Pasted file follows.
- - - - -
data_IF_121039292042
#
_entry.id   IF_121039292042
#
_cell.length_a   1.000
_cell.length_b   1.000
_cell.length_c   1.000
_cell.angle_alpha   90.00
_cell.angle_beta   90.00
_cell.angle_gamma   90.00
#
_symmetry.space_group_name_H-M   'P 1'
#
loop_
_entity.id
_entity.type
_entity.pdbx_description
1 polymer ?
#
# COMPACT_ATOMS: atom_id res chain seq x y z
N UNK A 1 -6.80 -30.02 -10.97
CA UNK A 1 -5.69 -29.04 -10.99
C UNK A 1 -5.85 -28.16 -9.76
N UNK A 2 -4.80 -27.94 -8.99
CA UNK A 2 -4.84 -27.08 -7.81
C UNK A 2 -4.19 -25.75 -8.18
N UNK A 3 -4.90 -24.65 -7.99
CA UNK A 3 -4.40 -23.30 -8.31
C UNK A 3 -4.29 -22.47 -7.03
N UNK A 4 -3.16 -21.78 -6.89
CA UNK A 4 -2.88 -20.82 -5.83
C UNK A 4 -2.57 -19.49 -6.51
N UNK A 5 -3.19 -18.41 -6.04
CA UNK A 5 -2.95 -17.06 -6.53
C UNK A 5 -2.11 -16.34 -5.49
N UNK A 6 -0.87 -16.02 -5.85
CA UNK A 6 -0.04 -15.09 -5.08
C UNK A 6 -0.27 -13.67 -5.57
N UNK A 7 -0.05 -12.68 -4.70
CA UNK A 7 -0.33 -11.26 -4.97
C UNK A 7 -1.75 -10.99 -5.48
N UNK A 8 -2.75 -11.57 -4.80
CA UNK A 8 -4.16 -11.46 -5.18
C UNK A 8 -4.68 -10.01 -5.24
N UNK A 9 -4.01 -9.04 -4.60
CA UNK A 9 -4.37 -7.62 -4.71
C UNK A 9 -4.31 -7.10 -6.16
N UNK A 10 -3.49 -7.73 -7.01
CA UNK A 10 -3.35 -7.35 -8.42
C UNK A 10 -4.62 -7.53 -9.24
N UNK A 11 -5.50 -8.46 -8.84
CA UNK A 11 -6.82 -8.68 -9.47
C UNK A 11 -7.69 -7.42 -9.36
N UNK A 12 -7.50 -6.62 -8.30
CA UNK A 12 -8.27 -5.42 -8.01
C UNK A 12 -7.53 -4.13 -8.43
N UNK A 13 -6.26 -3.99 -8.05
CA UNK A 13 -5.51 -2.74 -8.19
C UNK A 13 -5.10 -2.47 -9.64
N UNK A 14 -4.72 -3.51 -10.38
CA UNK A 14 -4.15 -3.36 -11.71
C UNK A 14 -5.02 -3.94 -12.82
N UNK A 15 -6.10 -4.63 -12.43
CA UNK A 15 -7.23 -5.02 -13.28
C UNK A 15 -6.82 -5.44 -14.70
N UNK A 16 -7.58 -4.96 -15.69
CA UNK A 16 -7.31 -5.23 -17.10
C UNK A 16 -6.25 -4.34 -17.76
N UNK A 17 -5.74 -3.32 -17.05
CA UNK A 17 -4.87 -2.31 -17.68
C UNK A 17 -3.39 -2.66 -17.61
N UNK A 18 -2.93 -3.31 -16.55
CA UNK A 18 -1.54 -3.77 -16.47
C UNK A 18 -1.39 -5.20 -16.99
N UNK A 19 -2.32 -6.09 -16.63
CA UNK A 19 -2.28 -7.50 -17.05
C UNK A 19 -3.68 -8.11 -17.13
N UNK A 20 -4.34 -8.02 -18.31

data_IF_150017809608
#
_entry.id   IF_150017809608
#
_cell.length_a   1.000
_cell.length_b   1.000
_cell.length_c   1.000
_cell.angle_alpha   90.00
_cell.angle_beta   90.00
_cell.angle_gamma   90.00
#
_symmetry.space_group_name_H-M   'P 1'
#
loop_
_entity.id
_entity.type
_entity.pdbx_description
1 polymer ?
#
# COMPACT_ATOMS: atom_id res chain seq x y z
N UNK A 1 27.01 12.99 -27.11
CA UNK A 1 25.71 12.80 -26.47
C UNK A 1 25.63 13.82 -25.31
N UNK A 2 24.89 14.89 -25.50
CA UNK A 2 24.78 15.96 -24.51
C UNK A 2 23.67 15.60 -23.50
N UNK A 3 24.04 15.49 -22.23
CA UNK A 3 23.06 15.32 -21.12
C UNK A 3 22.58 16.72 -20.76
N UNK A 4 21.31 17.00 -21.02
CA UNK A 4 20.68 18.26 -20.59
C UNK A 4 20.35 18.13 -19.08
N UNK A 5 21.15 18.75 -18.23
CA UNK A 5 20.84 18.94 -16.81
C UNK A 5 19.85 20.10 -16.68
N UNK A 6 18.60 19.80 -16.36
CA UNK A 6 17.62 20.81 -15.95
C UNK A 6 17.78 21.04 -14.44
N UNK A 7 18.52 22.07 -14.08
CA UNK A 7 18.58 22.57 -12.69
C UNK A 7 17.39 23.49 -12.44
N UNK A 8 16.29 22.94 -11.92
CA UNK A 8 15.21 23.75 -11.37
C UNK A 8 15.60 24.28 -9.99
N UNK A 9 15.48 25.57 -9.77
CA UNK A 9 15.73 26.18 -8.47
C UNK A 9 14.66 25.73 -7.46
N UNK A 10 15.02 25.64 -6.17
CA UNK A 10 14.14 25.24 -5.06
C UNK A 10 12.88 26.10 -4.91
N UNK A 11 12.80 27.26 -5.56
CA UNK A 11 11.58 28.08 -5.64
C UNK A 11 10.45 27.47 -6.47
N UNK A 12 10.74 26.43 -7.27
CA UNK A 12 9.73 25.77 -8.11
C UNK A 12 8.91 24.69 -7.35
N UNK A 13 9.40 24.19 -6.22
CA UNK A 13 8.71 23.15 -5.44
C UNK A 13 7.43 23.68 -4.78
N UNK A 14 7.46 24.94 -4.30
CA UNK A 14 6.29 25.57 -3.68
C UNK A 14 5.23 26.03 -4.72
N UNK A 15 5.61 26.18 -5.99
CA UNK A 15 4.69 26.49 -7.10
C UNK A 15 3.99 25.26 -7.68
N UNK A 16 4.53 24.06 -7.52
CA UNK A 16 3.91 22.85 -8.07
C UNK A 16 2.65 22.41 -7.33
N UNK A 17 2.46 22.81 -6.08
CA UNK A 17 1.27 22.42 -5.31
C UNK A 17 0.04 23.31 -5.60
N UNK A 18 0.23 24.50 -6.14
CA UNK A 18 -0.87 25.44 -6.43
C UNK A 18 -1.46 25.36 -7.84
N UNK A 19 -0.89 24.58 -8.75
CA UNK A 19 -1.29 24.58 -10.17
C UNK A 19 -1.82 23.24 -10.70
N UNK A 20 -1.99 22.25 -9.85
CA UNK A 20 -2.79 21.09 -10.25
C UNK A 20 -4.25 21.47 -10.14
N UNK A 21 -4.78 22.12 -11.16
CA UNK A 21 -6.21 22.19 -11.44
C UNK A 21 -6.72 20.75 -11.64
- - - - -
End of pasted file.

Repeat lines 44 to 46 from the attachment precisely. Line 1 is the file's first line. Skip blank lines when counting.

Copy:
C UNK A 8 -4.68 -10.01 -5.24
N UNK A 9 -4.01 -9.04 -4.60
CA UNK A 9 -4.37 -7.62 -4.71